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Pitfalls and limitations in seismic attribute interpretation of tectonic features

Marfurt, Kurt J. and Alves, Tiago Marcos 2015. Pitfalls and limitations in seismic attribute interpretation of tectonic features. Interpretation 3 (1) , SB5-SB15. 10.1190/INT-2014-0122.1

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Seismic attributes are routinely used to accelerate and quantify the interpretation of tectonic features in 3D seismic data. Coherence (or variance) cubes delineate the edges of megablocks and faulted strata, curvature delineates folds and flexures, while spectral components delineate lateral changes in thickness and lithology. Seismic attributes are at their best in extracting subtle and easy to overlook features on high-quality seismic data. However, seismic attributes can also exacerbate otherwise subtle effects such as acquisition footprint and velocity pull-up/push-down, as well as small processing and velocity errors in seismic imaging. As a result, the chance that an interpreter will suffer a pitfall is inversely proportional to his or her experience. Interpreters with a history of making conventional maps from vertical seismic sections will have previously encountered problems associated with acquisition, processing, and imaging. Because they know that attributes are a direct measure of the seismic amplitude data, they are not surprised that such attributes “accurately” represent these familiar errors. Less experienced interpreters may encounter these errors for the first time. Regardless of their level of experience, all interpreters are faced with increasingly larger seismic data volumes in which seismic attributes become valuable tools that aid in mapping and communicating geologic features of interest to their colleagues. In terms of attributes, structural pitfalls fall into two general categories: false structures due to seismic noise and processing errors including velocity pull-up/push-down due to lateral variations in the overburden and errors made in attribute computation by not accounting for structural dip. We evaluate these errors using 3D data volumes and find areas where present-day attributes do not provide the images we want.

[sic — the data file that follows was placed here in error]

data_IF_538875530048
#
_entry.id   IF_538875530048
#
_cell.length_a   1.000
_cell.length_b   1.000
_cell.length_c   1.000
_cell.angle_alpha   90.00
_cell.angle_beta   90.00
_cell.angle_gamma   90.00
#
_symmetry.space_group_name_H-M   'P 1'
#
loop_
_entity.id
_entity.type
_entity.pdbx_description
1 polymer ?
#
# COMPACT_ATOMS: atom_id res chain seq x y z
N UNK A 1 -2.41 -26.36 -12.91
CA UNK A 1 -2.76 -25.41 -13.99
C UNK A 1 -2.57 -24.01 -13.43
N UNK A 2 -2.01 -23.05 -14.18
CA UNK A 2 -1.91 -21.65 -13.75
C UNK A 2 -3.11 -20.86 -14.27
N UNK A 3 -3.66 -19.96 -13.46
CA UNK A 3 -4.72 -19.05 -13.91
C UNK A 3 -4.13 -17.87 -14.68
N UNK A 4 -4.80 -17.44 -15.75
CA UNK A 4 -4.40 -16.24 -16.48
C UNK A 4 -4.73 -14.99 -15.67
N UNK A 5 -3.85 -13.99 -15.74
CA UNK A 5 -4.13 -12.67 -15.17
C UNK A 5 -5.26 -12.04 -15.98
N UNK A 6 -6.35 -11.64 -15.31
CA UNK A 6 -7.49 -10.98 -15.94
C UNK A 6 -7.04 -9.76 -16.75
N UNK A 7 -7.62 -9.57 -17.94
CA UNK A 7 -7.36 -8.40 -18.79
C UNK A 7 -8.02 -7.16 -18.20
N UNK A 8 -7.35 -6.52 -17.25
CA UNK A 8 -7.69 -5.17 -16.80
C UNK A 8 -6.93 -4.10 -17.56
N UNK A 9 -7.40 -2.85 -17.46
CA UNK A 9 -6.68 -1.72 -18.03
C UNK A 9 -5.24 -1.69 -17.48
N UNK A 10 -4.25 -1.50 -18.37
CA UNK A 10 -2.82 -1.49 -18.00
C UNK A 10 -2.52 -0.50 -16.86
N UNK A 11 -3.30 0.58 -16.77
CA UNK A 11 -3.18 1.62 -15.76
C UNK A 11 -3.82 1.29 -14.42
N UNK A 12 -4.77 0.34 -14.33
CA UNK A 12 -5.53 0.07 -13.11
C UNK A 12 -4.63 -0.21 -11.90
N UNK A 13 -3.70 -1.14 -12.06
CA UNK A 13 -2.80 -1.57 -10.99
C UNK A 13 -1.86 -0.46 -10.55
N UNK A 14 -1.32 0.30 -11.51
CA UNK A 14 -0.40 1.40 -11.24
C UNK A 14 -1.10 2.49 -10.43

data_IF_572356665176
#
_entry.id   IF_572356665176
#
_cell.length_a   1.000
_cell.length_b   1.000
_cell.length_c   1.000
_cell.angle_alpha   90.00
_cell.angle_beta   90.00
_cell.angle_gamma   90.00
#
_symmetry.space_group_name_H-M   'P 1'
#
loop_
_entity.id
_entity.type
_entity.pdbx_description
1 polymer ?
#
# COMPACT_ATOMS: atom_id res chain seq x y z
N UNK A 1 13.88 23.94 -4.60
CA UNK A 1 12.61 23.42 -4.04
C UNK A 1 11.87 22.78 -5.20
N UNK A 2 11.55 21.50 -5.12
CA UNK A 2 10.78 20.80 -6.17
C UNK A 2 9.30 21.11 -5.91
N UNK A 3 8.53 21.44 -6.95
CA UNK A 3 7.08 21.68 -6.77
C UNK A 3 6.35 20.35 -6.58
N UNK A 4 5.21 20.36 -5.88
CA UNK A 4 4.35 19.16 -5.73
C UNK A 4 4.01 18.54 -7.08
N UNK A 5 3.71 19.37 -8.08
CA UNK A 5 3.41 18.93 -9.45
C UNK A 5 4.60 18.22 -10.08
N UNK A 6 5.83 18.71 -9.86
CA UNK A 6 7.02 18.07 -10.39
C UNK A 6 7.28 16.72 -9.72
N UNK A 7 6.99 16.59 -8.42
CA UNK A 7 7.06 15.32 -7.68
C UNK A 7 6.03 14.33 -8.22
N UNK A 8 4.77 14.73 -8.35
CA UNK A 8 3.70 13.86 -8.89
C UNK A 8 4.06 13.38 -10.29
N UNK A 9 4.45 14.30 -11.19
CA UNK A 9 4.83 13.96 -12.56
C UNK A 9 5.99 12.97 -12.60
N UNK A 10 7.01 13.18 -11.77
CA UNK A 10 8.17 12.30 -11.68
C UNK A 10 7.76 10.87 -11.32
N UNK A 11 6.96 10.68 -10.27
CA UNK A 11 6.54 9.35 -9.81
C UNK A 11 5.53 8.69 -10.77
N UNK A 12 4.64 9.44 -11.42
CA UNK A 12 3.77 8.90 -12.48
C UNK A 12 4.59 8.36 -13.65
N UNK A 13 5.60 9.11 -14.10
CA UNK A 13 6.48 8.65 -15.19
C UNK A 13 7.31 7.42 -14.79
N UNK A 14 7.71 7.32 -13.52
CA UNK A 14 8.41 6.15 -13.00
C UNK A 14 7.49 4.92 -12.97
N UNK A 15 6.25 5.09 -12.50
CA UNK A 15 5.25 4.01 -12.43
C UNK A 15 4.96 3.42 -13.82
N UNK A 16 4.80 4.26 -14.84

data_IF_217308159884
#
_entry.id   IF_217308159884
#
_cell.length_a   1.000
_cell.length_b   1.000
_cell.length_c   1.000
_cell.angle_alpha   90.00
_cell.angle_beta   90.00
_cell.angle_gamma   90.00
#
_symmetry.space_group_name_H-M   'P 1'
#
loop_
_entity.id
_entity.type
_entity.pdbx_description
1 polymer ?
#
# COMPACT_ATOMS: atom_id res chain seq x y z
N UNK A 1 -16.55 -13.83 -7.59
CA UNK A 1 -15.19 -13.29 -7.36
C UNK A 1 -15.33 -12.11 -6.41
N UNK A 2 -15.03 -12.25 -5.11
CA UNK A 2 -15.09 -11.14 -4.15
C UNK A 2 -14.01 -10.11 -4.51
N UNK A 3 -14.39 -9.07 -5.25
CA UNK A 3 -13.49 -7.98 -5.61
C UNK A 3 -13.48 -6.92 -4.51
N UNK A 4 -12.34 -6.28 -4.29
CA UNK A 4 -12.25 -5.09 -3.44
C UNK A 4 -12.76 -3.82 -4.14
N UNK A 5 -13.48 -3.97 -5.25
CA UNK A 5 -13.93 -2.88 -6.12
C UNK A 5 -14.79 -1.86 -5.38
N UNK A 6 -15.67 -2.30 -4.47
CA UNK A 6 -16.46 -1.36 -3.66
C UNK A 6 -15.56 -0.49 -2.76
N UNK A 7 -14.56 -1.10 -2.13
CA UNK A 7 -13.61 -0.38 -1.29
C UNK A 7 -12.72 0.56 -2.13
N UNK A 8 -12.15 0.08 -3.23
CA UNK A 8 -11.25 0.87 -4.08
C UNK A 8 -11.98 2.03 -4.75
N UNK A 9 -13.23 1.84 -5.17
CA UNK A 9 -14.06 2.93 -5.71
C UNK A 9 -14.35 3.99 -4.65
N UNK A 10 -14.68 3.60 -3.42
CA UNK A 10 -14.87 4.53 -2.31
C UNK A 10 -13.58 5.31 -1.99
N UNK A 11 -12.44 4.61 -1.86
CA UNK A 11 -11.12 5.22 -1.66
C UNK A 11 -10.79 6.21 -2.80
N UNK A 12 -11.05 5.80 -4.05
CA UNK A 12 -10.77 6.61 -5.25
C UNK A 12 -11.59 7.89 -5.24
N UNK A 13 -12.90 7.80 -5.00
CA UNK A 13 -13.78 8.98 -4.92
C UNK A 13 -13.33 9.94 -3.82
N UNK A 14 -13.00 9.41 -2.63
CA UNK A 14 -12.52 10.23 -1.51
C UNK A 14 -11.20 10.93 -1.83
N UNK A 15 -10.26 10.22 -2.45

Item Type: Article
Date Type: Publication
Status: Published
Schools: Earth and Ocean Sciences
Subjects: Q Science > QE Geology
Additional Information: Published online: 24/11/14.
Publisher: Society of Exploration Geophysicists and American Association of Petroleum Geologists
ISSN: 2324-8858
Date of First Compliant Deposit: 30 March 2016
Date of Acceptance: 8 August 2014
Last Modified: 18 Sep 2019 09:26

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